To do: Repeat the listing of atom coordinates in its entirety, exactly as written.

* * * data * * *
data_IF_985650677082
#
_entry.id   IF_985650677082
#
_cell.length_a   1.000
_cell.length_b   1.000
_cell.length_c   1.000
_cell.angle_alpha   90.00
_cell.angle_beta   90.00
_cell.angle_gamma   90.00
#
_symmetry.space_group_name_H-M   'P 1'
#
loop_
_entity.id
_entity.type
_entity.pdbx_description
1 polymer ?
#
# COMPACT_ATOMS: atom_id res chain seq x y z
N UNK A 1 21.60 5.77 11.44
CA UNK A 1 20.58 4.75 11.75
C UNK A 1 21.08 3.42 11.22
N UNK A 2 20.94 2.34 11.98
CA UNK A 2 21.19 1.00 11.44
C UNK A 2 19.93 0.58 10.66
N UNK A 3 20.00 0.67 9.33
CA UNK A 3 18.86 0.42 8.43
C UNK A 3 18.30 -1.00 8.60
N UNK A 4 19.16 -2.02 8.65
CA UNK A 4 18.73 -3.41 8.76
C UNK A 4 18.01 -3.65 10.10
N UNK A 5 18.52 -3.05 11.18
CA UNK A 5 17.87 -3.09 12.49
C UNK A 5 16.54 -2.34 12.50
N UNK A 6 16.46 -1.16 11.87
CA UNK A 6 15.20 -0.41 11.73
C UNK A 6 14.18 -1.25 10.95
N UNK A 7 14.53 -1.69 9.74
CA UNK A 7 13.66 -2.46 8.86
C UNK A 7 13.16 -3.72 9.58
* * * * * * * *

data_IF_985650677082
#
_entry.id   IF_985650677082
#
_cell.length_a   1.000
_cell.length_b   1.000
_cell.length_c   1.000
_cell.angle_alpha   90.00
_cell.angle_beta   90.00
_cell.angle_gamma   90.00
#
_symmetry.space_group_name_H-M   'P 1'
#
loop_
_entity.id
_entity.type
_entity.pdbx_description
1 polymer ?
#
# COMPACT_ATOMS: atom_id res chain seq x y z
N UNK A 1 21.60 5.77 11.44
CA UNK A 1 20.58 4.75 11.75
C UNK A 1 21.08 3.42 11.22
N UNK A 2 20.94 2.34 11.98
CA UNK A 2 21.19 1.00 11.44
C UNK A 2 19.93 0.58 10.66
N UNK A 3 20.00 0.67 9.33
CA UNK A 3 18.86 0.42 8.43
C UNK A 3 18.30 -1.00 8.60
N UNK A 4 19.16 -2.02 8.65
CA UNK A 4 18.73 -3.41 8.76
C UNK A 4 18.01 -3.65 10.10
N UNK A 5 18.52 -3.05 11.18
CA UNK A 5 17.87 -3.09 12.49
C UNK A 5 16.54 -2.34 12.50
N UNK A 6 16.46 -1.16 11.87
CA UNK A 6 15.20 -0.41 11.73
C UNK A 6 14.18 -1.25 10.95
N UNK A 7 14.53 -1.69 9.74
CA UNK A 7 13.66 -2.46 8.86
C UNK A 7 13.16 -3.72 9.58